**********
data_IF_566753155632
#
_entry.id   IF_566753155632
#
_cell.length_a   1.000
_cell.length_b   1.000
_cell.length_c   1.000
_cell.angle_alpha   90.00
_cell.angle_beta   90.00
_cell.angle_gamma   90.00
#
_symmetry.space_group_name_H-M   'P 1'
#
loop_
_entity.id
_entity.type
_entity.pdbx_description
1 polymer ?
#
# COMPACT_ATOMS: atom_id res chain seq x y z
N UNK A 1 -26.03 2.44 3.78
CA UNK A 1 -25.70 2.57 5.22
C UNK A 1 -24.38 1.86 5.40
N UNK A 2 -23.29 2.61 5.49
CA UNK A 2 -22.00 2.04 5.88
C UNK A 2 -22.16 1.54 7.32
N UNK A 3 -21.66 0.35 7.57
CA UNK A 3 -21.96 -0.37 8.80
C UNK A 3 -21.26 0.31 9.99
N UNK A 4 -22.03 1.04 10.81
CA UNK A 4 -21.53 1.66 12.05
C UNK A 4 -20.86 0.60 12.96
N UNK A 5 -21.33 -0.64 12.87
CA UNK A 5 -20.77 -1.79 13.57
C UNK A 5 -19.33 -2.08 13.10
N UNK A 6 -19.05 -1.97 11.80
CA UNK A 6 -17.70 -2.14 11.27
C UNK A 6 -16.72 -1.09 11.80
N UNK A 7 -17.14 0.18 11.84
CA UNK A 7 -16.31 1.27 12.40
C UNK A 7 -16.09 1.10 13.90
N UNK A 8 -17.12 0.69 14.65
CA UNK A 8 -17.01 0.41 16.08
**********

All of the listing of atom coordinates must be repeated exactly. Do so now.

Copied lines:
data_IF_566753155632
#
_entry.id   IF_566753155632
#
_cell.length_a   1.000
_cell.length_b   1.000
_cell.length_c   1.000
_cell.angle_alpha   90.00
_cell.angle_beta   90.00
_cell.angle_gamma   90.00
#
_symmetry.space_group_name_H-M   'P 1'
#
loop_
_entity.id
_entity.type
_entity.pdbx_description
1 polymer ?
#
# COMPACT_ATOMS: atom_id res chain seq x y z
N UNK A 1 -26.03 2.44 3.78
CA UNK A 1 -25.70 2.57 5.22
C UNK A 1 -24.38 1.86 5.40
N UNK A 2 -23.29 2.61 5.49
CA UNK A 2 -22.00 2.04 5.88
C UNK A 2 -22.16 1.54 7.32
N UNK A 3 -21.66 0.35 7.57
CA UNK A 3 -21.96 -0.37 8.80
C UNK A 3 -21.26 0.31 9.99
N UNK A 4 -22.03 1.04 10.81
CA UNK A 4 -21.53 1.66 12.05
C UNK A 4 -20.86 0.60 12.96
N UNK A 5 -21.33 -0.64 12.87
CA UNK A 5 -20.77 -1.79 13.57
C UNK A 5 -19.33 -2.08 13.10
N UNK A 6 -19.05 -1.97 11.80
CA UNK A 6 -17.70 -2.14 11.27
C UNK A 6 -16.72 -1.09 11.80
N UNK A 7 -17.14 0.18 11.84
CA UNK A 7 -16.31 1.27 12.40
C UNK A 7 -16.09 1.10 13.90
N UNK A 8 -17.12 0.69 14.65
CA UNK A 8 -17.01 0.41 16.08